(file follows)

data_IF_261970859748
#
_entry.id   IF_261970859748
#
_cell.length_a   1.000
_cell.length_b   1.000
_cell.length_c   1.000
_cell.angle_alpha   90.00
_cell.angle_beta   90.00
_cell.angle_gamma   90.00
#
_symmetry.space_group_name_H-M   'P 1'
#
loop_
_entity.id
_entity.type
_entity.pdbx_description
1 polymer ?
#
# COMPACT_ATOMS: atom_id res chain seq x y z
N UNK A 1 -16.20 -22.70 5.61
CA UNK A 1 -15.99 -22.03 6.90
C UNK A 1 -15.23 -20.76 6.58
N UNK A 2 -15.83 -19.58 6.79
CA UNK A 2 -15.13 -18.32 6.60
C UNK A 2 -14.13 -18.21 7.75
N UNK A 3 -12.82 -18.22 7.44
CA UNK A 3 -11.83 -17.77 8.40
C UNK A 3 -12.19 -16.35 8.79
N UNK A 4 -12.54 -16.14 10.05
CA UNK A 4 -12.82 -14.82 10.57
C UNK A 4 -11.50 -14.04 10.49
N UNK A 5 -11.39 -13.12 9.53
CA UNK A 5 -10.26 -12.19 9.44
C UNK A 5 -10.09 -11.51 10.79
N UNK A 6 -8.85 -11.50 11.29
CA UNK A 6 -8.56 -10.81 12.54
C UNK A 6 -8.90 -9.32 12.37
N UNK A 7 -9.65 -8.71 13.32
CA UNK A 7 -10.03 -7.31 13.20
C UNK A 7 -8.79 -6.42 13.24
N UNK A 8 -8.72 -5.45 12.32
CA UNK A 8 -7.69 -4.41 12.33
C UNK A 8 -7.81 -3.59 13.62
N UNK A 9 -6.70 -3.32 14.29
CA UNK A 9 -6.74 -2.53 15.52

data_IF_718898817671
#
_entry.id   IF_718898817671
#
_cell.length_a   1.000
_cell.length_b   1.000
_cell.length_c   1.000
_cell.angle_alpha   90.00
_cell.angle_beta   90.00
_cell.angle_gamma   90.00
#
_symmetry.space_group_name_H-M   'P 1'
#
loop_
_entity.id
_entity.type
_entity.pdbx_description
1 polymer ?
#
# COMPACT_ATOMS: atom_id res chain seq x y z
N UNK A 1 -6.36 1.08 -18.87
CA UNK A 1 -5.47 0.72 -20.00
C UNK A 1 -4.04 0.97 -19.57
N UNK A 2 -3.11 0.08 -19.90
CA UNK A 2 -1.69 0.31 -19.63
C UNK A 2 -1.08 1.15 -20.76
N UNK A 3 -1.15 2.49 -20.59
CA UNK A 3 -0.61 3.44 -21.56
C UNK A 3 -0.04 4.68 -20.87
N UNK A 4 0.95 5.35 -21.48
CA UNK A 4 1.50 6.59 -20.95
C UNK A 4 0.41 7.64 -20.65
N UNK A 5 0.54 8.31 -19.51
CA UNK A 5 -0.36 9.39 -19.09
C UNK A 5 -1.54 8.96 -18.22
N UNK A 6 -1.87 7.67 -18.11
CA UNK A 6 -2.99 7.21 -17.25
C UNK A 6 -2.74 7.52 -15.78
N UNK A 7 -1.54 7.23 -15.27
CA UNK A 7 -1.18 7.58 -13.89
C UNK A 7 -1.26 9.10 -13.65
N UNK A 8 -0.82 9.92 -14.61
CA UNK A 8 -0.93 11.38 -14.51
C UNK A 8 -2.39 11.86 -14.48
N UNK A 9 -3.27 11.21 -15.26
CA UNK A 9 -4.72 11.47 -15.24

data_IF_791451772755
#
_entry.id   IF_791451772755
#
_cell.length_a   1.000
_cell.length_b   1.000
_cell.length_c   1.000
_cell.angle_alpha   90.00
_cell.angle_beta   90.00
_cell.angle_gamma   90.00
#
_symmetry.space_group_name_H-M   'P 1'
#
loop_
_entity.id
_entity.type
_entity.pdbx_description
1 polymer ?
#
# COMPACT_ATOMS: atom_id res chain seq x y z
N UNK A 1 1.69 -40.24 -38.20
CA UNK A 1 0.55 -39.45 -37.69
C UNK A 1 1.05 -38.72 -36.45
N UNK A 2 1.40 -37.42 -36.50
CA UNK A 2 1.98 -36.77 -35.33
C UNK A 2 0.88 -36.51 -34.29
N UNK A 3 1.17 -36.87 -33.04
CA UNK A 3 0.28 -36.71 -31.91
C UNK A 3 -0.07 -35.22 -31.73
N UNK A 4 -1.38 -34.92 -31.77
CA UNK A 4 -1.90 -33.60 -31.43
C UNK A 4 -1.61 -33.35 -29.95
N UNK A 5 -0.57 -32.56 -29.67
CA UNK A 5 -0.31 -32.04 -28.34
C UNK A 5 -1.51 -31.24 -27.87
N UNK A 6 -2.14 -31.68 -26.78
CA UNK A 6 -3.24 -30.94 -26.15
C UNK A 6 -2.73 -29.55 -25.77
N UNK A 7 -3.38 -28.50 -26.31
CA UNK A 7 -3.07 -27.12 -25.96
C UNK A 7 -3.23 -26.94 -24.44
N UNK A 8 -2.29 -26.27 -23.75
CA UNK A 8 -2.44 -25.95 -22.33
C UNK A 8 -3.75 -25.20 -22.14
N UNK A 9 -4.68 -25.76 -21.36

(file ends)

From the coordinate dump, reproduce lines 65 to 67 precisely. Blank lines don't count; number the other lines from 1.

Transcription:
#
# COMPACT_ATOMS: atom_id res chain seq x y z
N UNK A 1 -6.36 1.08 -18.87